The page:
Lott v. Pfizer, __ F.3d __, No. 06-3372, 2007 WL 1804261 (7th Cir. June 25, 2007).

We all remember Rocky Balboa, the Italian Stallion, the Philly blue-collar boy clawing his way to the top. Can’t you picture the attorneys for the Lott plaintiffs and Pfizer similarly running up the steps of the Philadelphia Museum of Art? Their collars ripped open, their cuff-links glistening with sweat, the soles of their wing tips burning. Can’t you hear the music, and the chorus of voices singing in unison in the background … "getting stronger … getting stronger." Can’t you see Burgess Meredith belittling those lawyers as they struggle to make it to the apex. I can … but I’m not quite sure if the kids from the neighborhood are running after the "heroes" this time. In fact, we here at the CAFA law blog aren’t real sure at this point who is Rocky, who is Apollo Creed, or just where Clubber Lang is just yet because Lott and Pfizer appear unwilling to stop this fight! Or maybe we are just watching Rocky 2 for the second time, who knows? (And by the way, just where is Cousin Paulie in this whole mess?)

Anyway, in Round 4 the 7th Circuit weighed in on the fight, again, reversed the decision of the district court, and held that the plaintiffs should not have been awarded attorney’s fees because Pfizer’s removal was indeed "objectively reasonable." (Editors’ Note:  See the CAFA Law Blog analysis of the district court decision in Lott v. Pfizer posted on September 7, 2006. You may also want to see the CAFA Law Blog analysis of the original 7th Circuit decision in Lott v. Pfizer posted on September 20, 2005).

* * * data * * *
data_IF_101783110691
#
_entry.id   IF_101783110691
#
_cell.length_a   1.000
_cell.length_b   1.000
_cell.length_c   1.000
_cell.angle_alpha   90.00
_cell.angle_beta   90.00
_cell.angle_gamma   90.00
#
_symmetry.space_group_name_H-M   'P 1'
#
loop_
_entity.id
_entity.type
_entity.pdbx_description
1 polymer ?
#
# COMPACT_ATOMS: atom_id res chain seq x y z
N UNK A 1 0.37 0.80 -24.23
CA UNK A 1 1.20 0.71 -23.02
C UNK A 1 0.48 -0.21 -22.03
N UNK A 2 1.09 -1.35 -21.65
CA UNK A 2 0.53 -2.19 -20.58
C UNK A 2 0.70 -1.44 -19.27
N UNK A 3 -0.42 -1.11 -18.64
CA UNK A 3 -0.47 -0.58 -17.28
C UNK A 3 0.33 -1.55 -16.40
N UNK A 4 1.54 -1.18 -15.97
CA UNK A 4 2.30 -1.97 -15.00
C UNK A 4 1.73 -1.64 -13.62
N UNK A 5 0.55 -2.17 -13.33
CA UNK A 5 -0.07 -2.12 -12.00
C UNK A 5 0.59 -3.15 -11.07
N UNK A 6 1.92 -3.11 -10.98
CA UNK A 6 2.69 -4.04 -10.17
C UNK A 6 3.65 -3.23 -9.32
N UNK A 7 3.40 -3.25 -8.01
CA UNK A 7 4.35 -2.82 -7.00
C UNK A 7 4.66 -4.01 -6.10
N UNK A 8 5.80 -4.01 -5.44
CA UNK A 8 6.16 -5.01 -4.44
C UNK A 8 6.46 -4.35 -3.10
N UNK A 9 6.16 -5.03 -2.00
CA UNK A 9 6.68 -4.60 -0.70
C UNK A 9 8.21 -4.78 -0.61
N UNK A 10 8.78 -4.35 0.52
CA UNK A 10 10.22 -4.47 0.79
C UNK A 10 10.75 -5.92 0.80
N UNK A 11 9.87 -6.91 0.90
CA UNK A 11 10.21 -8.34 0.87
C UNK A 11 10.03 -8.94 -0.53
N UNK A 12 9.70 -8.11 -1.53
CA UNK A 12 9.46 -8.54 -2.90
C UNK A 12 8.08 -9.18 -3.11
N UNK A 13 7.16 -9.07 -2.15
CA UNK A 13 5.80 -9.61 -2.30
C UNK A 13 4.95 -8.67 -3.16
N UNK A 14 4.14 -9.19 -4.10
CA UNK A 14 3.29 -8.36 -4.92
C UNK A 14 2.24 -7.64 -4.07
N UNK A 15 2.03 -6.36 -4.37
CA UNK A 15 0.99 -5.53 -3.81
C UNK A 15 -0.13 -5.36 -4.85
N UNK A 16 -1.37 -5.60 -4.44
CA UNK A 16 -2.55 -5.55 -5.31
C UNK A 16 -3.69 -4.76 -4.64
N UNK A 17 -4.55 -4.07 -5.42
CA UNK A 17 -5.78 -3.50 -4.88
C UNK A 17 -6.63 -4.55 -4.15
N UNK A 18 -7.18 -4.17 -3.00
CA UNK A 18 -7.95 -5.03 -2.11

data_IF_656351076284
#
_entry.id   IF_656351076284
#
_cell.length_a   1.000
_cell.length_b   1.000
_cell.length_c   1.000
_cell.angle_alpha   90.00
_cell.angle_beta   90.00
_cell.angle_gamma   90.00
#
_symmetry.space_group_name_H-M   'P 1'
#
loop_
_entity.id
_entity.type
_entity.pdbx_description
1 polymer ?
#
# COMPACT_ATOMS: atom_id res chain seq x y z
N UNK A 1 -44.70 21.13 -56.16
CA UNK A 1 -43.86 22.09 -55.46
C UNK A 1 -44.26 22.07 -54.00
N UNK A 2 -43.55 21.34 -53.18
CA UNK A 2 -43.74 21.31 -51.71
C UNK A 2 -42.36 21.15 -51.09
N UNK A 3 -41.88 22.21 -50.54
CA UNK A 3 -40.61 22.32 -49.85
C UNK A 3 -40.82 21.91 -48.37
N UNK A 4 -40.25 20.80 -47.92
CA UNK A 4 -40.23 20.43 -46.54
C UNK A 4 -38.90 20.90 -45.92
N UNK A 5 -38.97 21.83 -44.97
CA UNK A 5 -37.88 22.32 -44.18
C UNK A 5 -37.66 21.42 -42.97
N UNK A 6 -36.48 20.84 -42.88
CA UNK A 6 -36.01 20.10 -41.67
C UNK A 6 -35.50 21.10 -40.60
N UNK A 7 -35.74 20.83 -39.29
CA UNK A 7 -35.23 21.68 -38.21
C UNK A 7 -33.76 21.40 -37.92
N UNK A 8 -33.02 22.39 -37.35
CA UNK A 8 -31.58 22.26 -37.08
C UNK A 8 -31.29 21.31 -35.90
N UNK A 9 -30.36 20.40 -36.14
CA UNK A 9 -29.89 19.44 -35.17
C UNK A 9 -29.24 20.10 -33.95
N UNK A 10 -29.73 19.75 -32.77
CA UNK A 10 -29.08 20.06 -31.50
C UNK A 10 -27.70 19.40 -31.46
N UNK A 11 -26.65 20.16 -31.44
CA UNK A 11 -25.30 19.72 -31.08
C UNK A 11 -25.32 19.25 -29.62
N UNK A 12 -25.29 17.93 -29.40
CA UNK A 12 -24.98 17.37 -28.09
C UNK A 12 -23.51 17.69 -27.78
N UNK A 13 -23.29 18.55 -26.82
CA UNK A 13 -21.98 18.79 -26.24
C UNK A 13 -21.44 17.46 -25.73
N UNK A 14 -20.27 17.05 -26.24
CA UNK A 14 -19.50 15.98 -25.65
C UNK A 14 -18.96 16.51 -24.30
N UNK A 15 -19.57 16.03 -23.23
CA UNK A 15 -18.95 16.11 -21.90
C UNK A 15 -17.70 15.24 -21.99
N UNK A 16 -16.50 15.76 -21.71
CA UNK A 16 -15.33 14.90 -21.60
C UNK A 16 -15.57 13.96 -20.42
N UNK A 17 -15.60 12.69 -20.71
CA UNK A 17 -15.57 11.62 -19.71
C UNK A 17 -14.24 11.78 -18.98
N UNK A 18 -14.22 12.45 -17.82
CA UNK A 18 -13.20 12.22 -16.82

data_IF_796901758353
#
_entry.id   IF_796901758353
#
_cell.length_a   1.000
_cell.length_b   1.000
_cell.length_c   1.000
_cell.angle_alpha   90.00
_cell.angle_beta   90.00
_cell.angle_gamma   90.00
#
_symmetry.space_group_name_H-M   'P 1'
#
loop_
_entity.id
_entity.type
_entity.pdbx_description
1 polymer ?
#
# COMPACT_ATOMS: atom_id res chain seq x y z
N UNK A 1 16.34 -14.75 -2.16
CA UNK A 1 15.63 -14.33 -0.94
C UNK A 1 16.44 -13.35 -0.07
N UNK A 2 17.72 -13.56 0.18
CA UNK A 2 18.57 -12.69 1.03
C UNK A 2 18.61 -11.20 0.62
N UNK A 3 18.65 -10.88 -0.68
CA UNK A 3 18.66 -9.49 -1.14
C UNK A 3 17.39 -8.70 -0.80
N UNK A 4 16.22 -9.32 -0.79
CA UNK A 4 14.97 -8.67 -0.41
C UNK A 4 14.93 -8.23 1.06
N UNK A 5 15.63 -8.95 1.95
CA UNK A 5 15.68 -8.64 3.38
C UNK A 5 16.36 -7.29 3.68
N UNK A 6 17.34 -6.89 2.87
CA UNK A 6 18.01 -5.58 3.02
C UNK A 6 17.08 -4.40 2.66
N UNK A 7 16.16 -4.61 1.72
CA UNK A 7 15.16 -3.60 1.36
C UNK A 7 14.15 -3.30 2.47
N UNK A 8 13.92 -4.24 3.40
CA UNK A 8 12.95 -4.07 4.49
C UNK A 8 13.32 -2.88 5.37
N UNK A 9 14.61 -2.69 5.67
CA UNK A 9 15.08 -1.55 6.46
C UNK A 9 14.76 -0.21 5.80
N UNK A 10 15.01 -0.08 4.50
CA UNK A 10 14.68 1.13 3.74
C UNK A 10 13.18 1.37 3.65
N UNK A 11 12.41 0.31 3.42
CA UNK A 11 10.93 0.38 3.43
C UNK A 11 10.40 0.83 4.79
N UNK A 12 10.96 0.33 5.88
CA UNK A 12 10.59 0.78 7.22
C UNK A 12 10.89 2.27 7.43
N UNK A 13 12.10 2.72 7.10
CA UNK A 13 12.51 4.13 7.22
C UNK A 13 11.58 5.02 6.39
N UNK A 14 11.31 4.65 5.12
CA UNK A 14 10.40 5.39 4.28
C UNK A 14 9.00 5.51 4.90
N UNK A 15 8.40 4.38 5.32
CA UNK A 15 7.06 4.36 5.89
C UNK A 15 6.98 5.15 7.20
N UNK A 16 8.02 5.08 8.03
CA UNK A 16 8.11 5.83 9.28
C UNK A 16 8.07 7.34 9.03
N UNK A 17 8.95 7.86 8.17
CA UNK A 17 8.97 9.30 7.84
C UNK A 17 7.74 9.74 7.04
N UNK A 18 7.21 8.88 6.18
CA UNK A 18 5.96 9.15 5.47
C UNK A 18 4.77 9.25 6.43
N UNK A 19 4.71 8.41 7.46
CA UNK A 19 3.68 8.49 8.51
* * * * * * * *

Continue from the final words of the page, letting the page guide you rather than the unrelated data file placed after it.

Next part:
Did Lott head-butt Pfizer, was their a punch below the belt? Not this time. Rather, the court noted that the Supreme Court’s decision in Martin v. Franklin Capital Corp., 126 S.Ct. 704 (decided after the district court had awarded attorney’s fees) applied retroactively to this fight because the case was pending at the time. Martin stands for the proposition that fees should be awarded only when the "removing defendant lacked objectively reasonable grounds to believe the removal was legally proper."

The 7th Circuit borrowed its "objectively reasonable" standard utilized in its qualified immunity cases, and held that Pfizer’s belief that removal was proper was "objectively reasonable." As our avid readers remember, in our September 20, 2005 analysis, the plaintiffs brought this matter in state court the day before CAFA became effective; thus its generous removal provisions did not apply. Pfizer originally argued that removal was proper under CAFA because the action did not "commence" until Pfizer tried to remove it to federal court (a date that was after the effective date of CAFA). While the argument was rejected, the issue in Round 4 was whether this construction of "commenced" was objectively reasonable.

The Court noted that at the time of Pfizer’s attempted removal, there were conflicting district court opinions regarding what procedural event (filing a complaint or removing a case) constituted "commencement." Thus, Pfizer’s action was found to be "objectively reasonable."

The plaintiffs also argued that (1) the legislative history (statements from two congressmen and three senators) showed that CAFA was not to applied retroactively, and (2) that Pfizer’s knowledge garnered through its efforts in lobbying Congress regarding CAFA made their actions unreasonable, but the Court rejected these claims.

The day the decision was released, numerous reports flooded the airwaves of people hearing purported tired screams of joy. As one person stated "all I heard was someone screaming ‘ADRIAN! ADRIAN!’ ."